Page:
Today would have been my Aunt Karen's 40th birthday, yet the Lord had other plans. He called her home to be with him in October of 2007. I miss her a great deal, but instead of mourning her loss I am thankful for the years I had with her and everything she taught me.
I believe that no matter how many Aunts or Uncles we have there is always one in particular that we are closest to, that is what Aunt Karen was to me. She lived three streets over from us and I spent a great deal of time at her house as a young girl. I have many wonderful memories of spending the afternoon at Aunt Karen and Uncle Darren's house, and as I grow older I cherish these memories all the more.
For my tenth birthday she gave me one of the greatest gifts I have ever received, she taught me how to cross-stitch. Though it may seem like a simple thing, teaching someone a skill is a wonderful gift. She actually taught me in the car as we drove down to a tea room for my party. Since then we always went together to pick patterns, thread etc. She showed me everything I needed to know about cross-stitch and helped me master skills that I still use for every project.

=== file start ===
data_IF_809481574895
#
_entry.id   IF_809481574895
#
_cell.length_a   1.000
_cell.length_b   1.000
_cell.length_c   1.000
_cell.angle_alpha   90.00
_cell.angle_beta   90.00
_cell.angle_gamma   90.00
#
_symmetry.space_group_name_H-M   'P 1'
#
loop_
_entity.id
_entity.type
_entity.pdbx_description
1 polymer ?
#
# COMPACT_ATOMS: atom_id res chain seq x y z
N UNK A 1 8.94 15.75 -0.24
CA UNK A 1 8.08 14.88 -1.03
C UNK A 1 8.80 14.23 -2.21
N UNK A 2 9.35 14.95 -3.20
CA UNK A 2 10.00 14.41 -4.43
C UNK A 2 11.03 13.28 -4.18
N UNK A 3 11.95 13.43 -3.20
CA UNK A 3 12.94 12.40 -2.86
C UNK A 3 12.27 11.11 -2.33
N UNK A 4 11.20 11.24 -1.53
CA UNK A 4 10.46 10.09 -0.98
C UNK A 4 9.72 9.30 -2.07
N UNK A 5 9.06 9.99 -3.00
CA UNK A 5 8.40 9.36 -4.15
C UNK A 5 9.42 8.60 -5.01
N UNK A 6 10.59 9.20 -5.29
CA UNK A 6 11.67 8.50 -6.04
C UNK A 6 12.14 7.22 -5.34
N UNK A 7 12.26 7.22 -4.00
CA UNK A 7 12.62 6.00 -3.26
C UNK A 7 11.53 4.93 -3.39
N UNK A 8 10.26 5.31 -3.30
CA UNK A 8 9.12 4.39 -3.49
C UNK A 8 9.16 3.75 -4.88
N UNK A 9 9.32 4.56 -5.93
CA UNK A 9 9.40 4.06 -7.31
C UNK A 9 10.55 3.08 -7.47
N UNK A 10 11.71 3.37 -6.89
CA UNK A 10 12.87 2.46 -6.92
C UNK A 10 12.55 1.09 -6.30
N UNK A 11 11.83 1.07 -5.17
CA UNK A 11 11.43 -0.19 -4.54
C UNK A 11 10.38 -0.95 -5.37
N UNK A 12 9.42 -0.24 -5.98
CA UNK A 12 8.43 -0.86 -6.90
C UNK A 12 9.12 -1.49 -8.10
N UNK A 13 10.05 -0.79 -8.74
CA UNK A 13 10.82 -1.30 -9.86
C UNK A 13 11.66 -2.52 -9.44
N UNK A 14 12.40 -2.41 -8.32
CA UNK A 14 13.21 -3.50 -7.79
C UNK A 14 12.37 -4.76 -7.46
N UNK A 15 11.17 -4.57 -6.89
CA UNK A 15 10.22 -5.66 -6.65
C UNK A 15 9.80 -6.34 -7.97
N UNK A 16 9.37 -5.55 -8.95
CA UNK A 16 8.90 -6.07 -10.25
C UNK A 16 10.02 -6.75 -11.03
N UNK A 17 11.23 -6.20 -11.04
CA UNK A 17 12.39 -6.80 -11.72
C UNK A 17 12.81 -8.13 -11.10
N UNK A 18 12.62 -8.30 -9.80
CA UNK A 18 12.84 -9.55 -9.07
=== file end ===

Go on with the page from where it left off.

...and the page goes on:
One of the other great memories I have of her is the time she came to get me at 4AM the day after Thanksgiving to go to the fabric store, but we stopped at Krispy Kreme for doughnuts first!
I remember how I thought I would go crazy if I heard her say "patience is a virtue" to me one more time. I remember her amazing sewing room, her yummy kitchen, and her sweet tooth. We joke that she left it to me in her will.
Most of all I remember how she had a special name for each of us. I was "honey" my sisters were "precious" and "sweetie".
The last time I saw her was the day she died. After two and a half years of fighting cancer, she lay on her bed in the hospital slowly slipping away. As I walked through to say goodbye I held her hand and said "I love you Aunt Karen, thank you for everything you taught me." She replied as she always did "I love you too, Honey". Just as we had ended every phone conversation, we ended our last conversation.
After more than three years I still remember her like she was here yesterday, and I wish she had been. I wish she was here to me help pick out patterns, or a new chocolate filled recipe. I wish she was here to take the kids swimming and to Krispy Kreme. I wish I could hear her say "I love you Honey" and "patience is a virtue" just one more time.
I love you Aunt Karen, Happy Birthday!